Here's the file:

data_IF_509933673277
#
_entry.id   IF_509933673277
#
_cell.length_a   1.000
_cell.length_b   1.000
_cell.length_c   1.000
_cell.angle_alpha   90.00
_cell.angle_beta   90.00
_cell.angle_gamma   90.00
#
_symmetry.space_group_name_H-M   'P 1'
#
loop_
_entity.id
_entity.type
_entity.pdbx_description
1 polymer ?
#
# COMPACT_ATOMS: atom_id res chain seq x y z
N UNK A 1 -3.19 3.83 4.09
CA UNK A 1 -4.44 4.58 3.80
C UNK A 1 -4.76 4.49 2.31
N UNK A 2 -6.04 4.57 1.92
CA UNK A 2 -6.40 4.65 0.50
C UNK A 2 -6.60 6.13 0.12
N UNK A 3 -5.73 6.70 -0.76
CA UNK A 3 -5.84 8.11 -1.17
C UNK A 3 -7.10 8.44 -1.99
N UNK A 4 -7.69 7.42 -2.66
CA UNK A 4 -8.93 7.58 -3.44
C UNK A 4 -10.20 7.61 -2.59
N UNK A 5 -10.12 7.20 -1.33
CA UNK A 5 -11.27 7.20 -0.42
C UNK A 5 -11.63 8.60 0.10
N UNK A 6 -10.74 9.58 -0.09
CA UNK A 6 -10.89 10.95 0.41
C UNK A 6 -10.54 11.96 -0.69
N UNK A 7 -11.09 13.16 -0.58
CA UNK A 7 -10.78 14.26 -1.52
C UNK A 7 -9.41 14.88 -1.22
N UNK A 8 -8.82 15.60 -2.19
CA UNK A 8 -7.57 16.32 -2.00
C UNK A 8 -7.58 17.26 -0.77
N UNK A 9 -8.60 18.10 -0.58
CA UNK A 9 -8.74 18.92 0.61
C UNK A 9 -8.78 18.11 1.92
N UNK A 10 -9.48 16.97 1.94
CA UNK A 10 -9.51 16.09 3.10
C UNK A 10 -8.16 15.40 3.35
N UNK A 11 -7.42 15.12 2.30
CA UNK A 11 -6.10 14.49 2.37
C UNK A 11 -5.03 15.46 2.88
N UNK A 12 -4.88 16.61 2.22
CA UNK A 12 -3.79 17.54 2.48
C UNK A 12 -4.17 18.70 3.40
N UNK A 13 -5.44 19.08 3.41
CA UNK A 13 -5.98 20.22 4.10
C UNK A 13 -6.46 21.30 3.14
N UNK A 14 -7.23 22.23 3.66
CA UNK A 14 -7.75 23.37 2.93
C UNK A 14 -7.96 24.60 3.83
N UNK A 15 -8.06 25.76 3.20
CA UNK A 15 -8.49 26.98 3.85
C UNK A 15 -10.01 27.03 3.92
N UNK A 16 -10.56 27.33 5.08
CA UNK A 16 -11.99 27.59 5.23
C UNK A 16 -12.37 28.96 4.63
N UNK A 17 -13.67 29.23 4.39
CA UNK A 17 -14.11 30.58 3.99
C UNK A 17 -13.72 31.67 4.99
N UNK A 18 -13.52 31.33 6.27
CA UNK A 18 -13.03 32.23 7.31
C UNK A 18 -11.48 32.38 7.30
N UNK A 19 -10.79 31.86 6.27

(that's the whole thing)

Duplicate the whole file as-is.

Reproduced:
data_IF_509933673277
#
_entry.id   IF_509933673277
#
_cell.length_a   1.000
_cell.length_b   1.000
_cell.length_c   1.000
_cell.angle_alpha   90.00
_cell.angle_beta   90.00
_cell.angle_gamma   90.00
#
_symmetry.space_group_name_H-M   'P 1'
#
loop_
_entity.id
_entity.type
_entity.pdbx_description
1 polymer ?
#
# COMPACT_ATOMS: atom_id res chain seq x y z
N UNK A 1 -3.19 3.83 4.09
CA UNK A 1 -4.44 4.58 3.80
C UNK A 1 -4.76 4.49 2.31
N UNK A 2 -6.04 4.57 1.92
CA UNK A 2 -6.40 4.65 0.50
C UNK A 2 -6.60 6.13 0.12
N UNK A 3 -5.73 6.70 -0.76
CA UNK A 3 -5.84 8.11 -1.17
C UNK A 3 -7.10 8.44 -1.99
N UNK A 4 -7.69 7.42 -2.66
CA UNK A 4 -8.93 7.58 -3.44
C UNK A 4 -10.20 7.61 -2.59
N UNK A 5 -10.12 7.20 -1.33
CA UNK A 5 -11.27 7.20 -0.42
C UNK A 5 -11.63 8.60 0.10
N UNK A 6 -10.74 9.58 -0.09
CA UNK A 6 -10.89 10.95 0.41
C UNK A 6 -10.54 11.96 -0.69
N UNK A 7 -11.09 13.16 -0.58
CA UNK A 7 -10.78 14.26 -1.52
C UNK A 7 -9.41 14.88 -1.22
N UNK A 8 -8.82 15.60 -2.19
CA UNK A 8 -7.57 16.32 -2.00
C UNK A 8 -7.58 17.26 -0.77
N UNK A 9 -8.60 18.10 -0.58
CA UNK A 9 -8.74 18.92 0.61
C UNK A 9 -8.78 18.11 1.92
N UNK A 10 -9.48 16.97 1.94
CA UNK A 10 -9.51 16.09 3.10
C UNK A 10 -8.16 15.40 3.35
N UNK A 11 -7.42 15.12 2.30
CA UNK A 11 -6.10 14.49 2.37
C UNK A 11 -5.03 15.46 2.88
N UNK A 12 -4.88 16.61 2.22
CA UNK A 12 -3.79 17.54 2.48
C UNK A 12 -4.17 18.70 3.40
N UNK A 13 -5.44 19.08 3.41
CA UNK A 13 -5.98 20.22 4.10
C UNK A 13 -6.46 21.30 3.14
N UNK A 14 -7.23 22.23 3.66
CA UNK A 14 -7.75 23.37 2.93
C UNK A 14 -7.96 24.60 3.83
N UNK A 15 -8.06 25.76 3.20
CA UNK A 15 -8.49 26.98 3.85
C UNK A 15 -10.01 27.03 3.92
N UNK A 16 -10.56 27.33 5.08
CA UNK A 16 -11.99 27.59 5.23
C UNK A 16 -12.37 28.96 4.63
N UNK A 17 -13.67 29.23 4.39
CA UNK A 17 -14.11 30.58 3.99
C UNK A 17 -13.72 31.67 4.99
N UNK A 18 -13.52 31.33 6.27
CA UNK A 18 -13.03 32.23 7.31
C UNK A 18 -11.48 32.38 7.30
N UNK A 19 -10.79 31.86 6.27